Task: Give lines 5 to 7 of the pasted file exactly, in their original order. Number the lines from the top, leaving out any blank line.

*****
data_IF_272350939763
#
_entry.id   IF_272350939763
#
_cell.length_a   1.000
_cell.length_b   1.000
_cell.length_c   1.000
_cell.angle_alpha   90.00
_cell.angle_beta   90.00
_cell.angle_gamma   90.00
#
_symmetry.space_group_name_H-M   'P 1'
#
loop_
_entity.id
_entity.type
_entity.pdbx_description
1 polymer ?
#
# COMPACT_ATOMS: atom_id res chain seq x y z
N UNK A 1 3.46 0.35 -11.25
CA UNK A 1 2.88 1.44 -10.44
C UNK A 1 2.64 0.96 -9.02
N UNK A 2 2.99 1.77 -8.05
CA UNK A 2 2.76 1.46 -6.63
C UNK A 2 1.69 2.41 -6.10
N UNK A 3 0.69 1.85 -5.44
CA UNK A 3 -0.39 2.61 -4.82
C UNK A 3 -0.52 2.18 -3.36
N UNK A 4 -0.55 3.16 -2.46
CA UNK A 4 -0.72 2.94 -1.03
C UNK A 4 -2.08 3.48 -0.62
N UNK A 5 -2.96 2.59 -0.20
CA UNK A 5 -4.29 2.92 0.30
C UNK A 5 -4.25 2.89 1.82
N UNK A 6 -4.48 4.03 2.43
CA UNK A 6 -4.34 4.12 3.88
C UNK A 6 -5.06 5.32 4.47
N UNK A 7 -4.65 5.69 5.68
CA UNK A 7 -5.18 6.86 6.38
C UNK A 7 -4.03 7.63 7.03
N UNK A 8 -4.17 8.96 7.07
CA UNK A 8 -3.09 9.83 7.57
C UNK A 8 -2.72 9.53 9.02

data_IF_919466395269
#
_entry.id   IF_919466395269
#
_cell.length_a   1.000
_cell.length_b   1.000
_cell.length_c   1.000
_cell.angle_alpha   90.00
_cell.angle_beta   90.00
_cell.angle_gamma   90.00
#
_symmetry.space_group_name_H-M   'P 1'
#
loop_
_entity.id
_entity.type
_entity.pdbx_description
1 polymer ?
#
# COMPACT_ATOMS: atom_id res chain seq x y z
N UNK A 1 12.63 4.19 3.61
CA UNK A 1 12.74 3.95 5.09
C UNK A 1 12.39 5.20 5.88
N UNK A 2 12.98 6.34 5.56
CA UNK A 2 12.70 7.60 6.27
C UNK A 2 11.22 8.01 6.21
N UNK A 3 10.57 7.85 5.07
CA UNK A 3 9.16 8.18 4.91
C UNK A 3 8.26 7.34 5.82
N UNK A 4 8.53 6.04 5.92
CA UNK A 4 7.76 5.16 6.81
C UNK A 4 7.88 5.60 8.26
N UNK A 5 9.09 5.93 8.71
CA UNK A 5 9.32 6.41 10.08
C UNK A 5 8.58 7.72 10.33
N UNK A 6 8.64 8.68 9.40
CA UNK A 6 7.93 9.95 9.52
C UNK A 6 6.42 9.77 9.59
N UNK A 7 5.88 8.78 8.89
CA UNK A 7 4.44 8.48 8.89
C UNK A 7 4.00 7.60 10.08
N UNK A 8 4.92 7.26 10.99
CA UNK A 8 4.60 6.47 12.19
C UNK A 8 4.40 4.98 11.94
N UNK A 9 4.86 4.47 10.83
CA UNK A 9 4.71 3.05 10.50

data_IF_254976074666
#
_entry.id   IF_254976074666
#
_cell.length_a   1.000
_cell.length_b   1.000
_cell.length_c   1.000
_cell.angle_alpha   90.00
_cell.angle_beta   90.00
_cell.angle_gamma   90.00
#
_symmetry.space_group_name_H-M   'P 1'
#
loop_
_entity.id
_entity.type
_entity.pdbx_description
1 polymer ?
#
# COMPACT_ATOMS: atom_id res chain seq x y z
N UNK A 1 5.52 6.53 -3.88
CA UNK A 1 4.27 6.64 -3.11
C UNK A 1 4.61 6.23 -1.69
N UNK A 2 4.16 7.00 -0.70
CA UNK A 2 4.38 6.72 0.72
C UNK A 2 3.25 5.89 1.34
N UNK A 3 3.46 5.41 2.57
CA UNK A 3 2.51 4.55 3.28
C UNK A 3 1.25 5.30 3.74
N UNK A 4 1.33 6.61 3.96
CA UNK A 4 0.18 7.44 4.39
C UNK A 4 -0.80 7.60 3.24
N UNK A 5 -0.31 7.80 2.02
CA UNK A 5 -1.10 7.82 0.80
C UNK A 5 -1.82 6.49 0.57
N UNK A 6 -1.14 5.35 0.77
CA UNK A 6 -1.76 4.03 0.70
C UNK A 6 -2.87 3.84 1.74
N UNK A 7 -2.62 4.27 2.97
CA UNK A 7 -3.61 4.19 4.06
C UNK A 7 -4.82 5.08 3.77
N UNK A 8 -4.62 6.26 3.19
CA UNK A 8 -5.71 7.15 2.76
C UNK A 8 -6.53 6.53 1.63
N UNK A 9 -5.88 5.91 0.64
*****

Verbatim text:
_cell.length_a   1.000
_cell.length_b   1.000
_cell.length_c   1.000